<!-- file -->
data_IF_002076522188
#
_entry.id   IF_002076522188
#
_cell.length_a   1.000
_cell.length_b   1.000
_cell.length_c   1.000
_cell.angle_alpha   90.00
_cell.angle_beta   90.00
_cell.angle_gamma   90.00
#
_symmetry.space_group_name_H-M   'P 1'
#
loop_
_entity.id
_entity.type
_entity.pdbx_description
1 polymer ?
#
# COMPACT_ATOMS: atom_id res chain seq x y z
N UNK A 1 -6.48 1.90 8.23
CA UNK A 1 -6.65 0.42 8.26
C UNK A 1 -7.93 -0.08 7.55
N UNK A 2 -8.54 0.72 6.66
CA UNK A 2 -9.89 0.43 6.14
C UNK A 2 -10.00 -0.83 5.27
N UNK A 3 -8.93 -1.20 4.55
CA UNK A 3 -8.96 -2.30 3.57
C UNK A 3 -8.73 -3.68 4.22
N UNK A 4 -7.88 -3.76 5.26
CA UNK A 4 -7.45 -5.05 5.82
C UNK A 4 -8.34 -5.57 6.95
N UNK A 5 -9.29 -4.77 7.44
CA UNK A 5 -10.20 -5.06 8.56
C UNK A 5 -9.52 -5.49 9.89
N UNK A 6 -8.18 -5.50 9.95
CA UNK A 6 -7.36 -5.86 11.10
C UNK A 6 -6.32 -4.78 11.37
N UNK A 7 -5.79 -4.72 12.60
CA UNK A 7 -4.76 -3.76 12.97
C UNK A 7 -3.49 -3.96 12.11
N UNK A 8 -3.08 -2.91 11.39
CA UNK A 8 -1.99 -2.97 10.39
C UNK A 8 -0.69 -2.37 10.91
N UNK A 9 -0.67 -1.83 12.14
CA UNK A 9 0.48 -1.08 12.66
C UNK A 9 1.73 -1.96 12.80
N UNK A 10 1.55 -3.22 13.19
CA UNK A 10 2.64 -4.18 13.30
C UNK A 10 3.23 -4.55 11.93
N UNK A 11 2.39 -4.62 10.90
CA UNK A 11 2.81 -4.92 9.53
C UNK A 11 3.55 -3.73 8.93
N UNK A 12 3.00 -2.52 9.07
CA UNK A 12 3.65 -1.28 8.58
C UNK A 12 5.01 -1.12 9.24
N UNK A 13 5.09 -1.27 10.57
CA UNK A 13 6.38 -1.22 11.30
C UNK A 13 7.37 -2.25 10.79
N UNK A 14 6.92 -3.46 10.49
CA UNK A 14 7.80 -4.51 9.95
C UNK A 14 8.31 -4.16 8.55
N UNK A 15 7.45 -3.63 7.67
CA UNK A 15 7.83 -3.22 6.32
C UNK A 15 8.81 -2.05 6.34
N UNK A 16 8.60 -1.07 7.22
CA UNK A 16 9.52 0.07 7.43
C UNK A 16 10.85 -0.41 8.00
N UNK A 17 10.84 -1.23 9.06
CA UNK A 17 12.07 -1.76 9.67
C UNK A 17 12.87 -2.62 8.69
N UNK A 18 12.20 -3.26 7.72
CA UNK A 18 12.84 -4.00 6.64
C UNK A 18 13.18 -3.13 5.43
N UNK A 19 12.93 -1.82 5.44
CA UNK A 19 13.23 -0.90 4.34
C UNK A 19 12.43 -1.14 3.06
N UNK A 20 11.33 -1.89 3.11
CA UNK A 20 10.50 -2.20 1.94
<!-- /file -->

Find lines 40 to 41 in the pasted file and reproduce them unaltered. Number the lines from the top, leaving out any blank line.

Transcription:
CA UNK A 7 -4.76 -3.76 12.97
C UNK A 7 -3.49 -3.96 12.11